Tucked behind the deck saloon and protected from the elements by a dodger and bimini, the 440s cockpit has a snug feel to it. Most sail controls are led to a standard, powered-up (electric) winch just to port on the aft end of the cabintrunk. There are handy ties to control coiled lines and mesh bags to store them out of sight. The visibility from the helm station is only adequate, considering the raised trunk, but the trade-off for a spacious, light saloon is one most cruisers are happy to make. The Edson pedestal is substantial and has all the bells and whistles. The large cockpit table seats six and also provides leg and loot support in the wide cockpit. I particularly like the cockpit sole, long teak planks are classy and, unlike grates, easy on the feet.
The companionway features a lightweight foldaway door that is convenient in fair weather. Stout hatch boards are ready going gets heavy. The starboard cockpit seat lifts to reveal my favorite feature on the 440, the workroom-third cabin.
“We call this area flex space,” Douglas said. “We designers are always intent on utilizing every inch of space, sometimes you need an area that is flexible. It can be a workroom when a project demands it or a third cabin when the grandkids are aboard.”
This useful space is also accessed from below through the aft cabin. Another feature that is impossible not to like are the comfy seats fitted into the stern rail. Catalina pioneered stern rail seats and now you find them on many boats. The stern step, or swim step, is large and functional. There is a good-sized lazarette to port and also a dedicated life raft locker. Of course there is a hot and cold shower too.
The side decks are wide enough for easy maneuvering and raised bulwark lends security when on deck. The raised saloon puts the handholds at a good height and they’re matched by 30-inch lifelines. The stanchions are supported both vertically and horizontally, so you can lean on them. It is a bit of a climb up to the base of the mast, but a molded step between the forward ports makes it easier.
The anchoring arrangement is well thought out and includes double stainless steel rollers and a large divided chain locker. Starboard runners eliminate ground tackle chafe. A vertical windlass is standard.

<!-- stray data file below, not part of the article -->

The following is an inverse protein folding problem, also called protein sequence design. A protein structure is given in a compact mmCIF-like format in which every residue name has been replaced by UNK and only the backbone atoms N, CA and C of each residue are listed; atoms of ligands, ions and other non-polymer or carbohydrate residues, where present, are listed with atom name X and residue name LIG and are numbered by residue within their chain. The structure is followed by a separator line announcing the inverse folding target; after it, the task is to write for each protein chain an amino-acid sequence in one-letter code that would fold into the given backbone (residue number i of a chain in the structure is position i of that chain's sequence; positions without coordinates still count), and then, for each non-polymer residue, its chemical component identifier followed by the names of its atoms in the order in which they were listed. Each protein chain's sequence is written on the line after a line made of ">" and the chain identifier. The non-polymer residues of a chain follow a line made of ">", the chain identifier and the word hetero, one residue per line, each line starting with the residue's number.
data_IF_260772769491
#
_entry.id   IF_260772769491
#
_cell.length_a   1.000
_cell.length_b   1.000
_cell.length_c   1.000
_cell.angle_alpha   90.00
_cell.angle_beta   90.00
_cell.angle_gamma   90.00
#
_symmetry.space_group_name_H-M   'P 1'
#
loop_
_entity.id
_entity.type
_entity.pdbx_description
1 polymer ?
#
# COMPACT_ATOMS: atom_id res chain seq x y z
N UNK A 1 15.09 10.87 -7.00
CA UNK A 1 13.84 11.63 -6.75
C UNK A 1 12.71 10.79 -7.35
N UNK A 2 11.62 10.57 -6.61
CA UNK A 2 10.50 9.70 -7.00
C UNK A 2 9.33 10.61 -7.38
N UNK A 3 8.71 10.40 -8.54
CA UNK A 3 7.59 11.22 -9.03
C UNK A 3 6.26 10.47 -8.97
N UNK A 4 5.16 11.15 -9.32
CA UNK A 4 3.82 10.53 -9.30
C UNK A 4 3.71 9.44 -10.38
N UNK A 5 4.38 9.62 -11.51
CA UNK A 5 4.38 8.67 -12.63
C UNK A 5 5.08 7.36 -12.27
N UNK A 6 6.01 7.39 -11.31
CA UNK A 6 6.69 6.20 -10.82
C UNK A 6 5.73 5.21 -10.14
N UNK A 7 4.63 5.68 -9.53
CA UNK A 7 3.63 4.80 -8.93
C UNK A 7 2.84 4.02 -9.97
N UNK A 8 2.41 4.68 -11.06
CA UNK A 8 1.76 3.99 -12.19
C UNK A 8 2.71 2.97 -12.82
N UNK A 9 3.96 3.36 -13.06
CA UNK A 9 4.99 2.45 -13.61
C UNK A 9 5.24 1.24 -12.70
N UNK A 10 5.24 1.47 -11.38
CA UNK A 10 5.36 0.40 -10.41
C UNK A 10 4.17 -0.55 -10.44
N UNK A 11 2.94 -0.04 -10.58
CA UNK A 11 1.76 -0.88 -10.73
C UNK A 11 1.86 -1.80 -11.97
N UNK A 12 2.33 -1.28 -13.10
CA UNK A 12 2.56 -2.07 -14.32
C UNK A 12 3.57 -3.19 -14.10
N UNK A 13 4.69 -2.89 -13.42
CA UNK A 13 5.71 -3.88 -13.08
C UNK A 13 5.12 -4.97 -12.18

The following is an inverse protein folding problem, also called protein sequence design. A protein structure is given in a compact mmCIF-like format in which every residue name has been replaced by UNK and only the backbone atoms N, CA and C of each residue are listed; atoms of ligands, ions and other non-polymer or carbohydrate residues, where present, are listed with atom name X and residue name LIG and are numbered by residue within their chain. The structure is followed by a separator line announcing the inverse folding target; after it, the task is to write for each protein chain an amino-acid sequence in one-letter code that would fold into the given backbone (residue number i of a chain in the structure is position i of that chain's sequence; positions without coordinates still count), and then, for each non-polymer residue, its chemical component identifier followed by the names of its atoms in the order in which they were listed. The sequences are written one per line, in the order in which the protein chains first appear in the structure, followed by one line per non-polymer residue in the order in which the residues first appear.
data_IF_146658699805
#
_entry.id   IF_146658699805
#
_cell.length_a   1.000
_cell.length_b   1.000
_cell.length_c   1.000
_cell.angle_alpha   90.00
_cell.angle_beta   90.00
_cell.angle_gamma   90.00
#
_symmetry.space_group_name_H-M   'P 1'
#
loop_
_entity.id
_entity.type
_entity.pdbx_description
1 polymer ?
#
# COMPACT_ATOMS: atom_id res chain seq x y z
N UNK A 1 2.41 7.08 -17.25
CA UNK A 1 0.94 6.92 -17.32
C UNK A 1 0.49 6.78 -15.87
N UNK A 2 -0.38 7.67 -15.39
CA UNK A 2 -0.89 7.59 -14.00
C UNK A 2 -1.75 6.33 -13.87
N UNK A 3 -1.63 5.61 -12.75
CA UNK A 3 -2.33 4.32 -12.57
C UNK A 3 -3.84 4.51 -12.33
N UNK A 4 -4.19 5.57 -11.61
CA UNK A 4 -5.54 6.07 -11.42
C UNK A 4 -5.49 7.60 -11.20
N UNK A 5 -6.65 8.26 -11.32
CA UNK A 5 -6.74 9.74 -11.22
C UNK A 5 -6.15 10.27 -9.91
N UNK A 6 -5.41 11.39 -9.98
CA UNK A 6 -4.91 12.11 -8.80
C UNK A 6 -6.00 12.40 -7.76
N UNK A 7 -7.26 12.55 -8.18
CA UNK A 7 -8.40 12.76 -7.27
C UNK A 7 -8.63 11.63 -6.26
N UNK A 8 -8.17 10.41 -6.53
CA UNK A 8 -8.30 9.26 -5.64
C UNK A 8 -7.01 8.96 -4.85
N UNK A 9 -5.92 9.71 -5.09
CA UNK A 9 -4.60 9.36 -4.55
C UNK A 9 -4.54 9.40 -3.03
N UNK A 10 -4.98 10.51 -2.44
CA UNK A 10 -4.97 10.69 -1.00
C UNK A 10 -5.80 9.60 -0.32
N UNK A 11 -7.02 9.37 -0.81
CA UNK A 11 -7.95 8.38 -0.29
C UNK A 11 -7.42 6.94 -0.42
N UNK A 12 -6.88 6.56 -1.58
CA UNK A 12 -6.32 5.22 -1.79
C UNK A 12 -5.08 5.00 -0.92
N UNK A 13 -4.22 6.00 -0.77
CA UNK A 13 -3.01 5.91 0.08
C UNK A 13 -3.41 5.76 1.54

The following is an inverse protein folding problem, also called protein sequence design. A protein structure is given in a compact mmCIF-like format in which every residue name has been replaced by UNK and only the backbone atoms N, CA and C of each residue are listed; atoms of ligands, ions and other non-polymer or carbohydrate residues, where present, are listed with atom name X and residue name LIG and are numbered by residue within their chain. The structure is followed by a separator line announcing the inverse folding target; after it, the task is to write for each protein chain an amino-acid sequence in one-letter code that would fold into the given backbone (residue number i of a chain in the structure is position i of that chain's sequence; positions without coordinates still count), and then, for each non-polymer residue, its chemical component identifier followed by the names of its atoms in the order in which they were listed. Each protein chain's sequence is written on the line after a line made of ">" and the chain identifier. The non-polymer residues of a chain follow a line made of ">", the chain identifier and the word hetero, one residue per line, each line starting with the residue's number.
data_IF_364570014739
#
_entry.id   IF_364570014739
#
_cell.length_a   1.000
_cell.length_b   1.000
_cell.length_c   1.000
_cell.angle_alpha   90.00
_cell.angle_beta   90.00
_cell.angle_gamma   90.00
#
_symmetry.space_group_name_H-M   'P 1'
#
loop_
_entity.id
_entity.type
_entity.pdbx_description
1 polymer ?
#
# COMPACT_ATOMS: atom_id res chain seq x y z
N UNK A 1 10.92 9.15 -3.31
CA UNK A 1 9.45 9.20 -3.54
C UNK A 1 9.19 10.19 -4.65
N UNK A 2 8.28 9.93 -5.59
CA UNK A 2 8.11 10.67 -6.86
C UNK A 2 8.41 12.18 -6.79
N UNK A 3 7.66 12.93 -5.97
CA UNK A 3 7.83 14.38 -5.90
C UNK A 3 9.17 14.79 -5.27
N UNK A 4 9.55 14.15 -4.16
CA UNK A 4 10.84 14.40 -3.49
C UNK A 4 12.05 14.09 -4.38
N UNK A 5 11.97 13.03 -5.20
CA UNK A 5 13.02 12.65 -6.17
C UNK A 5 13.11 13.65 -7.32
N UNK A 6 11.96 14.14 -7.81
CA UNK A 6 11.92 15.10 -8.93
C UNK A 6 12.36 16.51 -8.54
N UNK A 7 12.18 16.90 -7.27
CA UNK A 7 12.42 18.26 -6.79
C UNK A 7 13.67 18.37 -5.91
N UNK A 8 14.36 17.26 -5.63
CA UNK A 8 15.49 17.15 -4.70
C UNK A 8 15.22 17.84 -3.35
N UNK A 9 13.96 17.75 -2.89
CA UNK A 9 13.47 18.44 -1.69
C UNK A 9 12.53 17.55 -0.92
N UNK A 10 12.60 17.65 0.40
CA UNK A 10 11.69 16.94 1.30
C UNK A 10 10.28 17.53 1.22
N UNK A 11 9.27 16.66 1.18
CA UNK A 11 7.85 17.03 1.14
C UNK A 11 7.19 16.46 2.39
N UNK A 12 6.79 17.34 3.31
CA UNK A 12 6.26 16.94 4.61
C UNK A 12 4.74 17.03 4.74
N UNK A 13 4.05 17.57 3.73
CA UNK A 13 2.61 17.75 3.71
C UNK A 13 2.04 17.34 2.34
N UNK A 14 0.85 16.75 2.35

The tapered aluminum mast features double spreaders and has an air dratt of 62 feet, making the 440 Intracoastal friendly. The mast is deck stepped but the engineering is interesting. The compression post actually passes through the deck and has a large plate welded in place for a metal to metal connection with the mast. As a result there is no compressive load on the deck. A Leisure Furl in-boom mainsail furling system is an attractive standard feature and demonstrates Catalina’s commitment to making the 440 a world-class cruiser. The mainsheet arrangement is innovative and designed to reduce the loads normally associated with midboom sheeting.
The interior is bright, airy and nicely finished. Catalinas can’t compete with the joinerwork of some custom yacht yards but these boats are not trying to. The workmanship is excellent and the price is realistic—that’s a much better business plan as evidenced by the fact that Catalina has been one of the world’s most successful builders tor 35 years. I like that Douglas has not tried to make the interior appeal to every family. The 440 has two terrific cabins and an area of flex space. The saloon, galley and nav station were not sacrificed to make room for more sleeping cabins.
It is only three steps from cockpit to cabin sole. Once below, the galley is immediately to starboard, which makes it convenient to pass food up to the crew in the cockpit. There are the expected double sinks, three-burner propane stove, and storage lockers including a useful drawer bank with various size comp